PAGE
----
A syringe with a pill bottle and pill capsules in the background

A new report by One Health Trust researchers highlights the importance of boosting vaccination coverage to slow the pace of antimicrobial resistance.

The analysis focuses on the impact that increasing vaccination coverage would have on the AMR-related health and economic burden in thirteen countries*.

AMR develops when microbes evolve and become resistant to current therapies, making infections harder to treat and exacerbating disease spread and severity. The report emphasizes country-specific data to help inform immunization strategies to address AMR in countries facing a high infectious disease burden.

The report highlights the following benefits of vaccines in tackling AMR:

  • A significant decrease in drug-resistant infections and associated treatment failures. For example, an infant typhoid conjugate vaccine program with a catch-up campaign could prevent approximately 53.5 million cases of drug-resistant typhoid fever in 73 low- and middle-income countries (LMICs) over 10 years.
  • Reduced health care costs by curbing drug-resistant infections. For example, estimates show that in Ethiopia, sustained pneumococcal conjugate vaccine coverage could reduce cumulative costs due to AMR deaths and treatment failures by US$7.67 million annually over 5 years, and increased uptake to 85 percent would reduce these costs by US$11.43 million annually.
  • A reduction in antimicrobial use. For example, rotavirus vaccines at 77 percent coverage could avert 13.6 million (31 percent) episodes of antibiotic-treated diarrhea annually among children under 2 years old in 18 LMICs.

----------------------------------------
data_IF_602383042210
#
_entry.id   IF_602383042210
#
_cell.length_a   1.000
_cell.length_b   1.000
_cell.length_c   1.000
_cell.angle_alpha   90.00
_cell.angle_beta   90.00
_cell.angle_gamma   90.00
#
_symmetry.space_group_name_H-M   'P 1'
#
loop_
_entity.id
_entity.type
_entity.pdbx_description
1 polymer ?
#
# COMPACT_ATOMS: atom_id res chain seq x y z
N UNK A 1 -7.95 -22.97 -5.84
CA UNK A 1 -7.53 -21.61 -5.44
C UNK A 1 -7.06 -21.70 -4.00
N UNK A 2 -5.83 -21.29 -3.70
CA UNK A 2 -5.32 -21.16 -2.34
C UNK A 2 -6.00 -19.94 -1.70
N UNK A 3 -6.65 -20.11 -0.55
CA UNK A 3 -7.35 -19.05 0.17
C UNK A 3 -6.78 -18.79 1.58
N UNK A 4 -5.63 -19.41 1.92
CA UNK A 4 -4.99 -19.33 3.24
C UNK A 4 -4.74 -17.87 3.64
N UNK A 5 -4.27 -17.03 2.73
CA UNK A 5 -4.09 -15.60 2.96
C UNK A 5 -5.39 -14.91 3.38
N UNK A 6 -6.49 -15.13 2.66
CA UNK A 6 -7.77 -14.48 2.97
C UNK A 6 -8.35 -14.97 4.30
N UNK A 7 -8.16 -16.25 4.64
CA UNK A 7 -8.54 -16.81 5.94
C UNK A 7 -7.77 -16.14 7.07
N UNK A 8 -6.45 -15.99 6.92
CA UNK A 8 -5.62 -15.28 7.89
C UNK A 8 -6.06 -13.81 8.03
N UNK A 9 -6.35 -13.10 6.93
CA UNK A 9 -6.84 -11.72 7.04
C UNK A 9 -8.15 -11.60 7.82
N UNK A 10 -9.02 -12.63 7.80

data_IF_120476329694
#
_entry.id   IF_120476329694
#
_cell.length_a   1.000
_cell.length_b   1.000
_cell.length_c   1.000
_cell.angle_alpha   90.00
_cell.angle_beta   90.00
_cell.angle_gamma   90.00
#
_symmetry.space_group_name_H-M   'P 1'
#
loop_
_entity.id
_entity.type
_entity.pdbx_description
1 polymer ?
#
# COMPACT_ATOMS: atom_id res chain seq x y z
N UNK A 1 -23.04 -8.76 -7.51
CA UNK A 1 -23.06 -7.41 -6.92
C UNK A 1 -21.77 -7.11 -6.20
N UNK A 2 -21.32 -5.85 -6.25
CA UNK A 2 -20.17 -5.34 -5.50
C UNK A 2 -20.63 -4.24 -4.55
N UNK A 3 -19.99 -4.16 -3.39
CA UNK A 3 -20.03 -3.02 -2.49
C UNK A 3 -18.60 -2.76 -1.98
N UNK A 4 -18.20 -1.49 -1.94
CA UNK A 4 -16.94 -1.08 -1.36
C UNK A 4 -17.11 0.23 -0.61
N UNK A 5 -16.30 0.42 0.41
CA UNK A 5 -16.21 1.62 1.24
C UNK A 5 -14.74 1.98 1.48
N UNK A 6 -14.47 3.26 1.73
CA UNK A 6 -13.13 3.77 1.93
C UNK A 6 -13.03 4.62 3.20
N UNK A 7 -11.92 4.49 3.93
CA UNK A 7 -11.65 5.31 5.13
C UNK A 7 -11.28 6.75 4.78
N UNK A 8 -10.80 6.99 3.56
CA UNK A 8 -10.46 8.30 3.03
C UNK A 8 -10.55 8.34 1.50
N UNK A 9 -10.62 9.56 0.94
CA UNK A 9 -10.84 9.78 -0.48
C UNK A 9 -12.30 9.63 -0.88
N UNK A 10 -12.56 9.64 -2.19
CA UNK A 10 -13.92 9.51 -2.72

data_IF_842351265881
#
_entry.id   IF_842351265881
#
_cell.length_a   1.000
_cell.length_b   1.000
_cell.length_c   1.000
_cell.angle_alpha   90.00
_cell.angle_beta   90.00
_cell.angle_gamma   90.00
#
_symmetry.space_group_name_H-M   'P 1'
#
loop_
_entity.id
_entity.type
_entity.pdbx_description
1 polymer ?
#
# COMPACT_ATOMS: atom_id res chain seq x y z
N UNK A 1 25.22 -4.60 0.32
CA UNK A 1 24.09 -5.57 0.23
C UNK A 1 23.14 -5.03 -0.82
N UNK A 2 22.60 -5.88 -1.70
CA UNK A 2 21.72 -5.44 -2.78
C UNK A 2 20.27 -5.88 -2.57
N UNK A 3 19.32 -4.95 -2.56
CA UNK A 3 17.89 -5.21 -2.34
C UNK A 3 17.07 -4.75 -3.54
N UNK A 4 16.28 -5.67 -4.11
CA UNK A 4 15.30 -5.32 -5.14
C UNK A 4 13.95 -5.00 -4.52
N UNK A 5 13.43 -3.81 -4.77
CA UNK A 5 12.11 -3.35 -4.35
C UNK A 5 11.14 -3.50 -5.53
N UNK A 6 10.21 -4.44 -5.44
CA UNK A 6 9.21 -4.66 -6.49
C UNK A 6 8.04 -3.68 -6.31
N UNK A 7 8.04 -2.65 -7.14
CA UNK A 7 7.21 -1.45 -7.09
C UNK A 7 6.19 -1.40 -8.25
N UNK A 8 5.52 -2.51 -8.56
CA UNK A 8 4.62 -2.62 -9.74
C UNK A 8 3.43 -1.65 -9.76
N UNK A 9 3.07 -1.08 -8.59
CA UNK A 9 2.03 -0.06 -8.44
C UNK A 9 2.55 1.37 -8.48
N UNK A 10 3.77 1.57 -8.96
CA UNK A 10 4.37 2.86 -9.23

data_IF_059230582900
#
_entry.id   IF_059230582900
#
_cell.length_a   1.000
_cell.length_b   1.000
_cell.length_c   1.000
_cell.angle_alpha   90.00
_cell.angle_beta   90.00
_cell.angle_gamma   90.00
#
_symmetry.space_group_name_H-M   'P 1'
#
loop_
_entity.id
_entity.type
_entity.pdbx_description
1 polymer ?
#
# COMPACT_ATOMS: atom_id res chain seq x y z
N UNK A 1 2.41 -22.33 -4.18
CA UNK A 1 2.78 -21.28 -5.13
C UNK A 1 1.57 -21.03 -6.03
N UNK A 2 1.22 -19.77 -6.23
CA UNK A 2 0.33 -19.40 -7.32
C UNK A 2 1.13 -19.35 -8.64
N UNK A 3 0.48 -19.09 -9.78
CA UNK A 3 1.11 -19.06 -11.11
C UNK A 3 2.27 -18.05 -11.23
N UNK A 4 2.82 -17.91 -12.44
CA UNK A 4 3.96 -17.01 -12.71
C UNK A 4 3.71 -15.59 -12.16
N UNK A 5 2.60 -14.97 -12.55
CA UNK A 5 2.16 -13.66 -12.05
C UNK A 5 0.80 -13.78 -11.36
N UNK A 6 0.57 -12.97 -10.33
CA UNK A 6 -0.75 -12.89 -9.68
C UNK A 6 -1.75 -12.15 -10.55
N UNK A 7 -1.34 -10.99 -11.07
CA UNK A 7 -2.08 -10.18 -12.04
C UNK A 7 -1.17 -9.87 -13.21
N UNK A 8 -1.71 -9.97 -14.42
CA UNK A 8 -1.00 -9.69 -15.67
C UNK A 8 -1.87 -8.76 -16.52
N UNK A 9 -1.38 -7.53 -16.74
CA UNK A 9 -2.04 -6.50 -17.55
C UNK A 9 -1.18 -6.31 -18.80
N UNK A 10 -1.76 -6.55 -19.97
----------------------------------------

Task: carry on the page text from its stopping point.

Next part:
This report, published with support from the International Federation of Pharmaceutical Manufacturers and Associations (IFPMA), emphasizes the need for policymakers to use this evidence base to expand coverage of vaccinations in routine immunization schedules and introduce vaccines with a demonstrable contribution to reducing antimicrobial resistance and antibiotic use, such as those targeting rotavirus and typhoid infections.

According to Dr. Erta Kalanxhi, lead author of the report and fellow and director of partnerships of OHT, “Inappropriate antimicrobial use or lack of access altogether is a driving force behind infections that are becoming harder to treat. Vaccines are invaluable tools that can prevent these infections in the first place. No child today should suffer severe consequences from vaccine-preventable diseases.”


The report, “The Value of Vaccines to Mitigate Antimicrobial Resistance—Evidence from Low- and Middle-Income Countries” is available here.


* The report includes immunization coverage and impact data from Bangladesh, India, Kenya, Lao PDR, Mozambique, Nepal, Nigeria, Pakistan, South Africa, United Republic of Tanzania, Uganda, Vietnam, and Zimbabwe.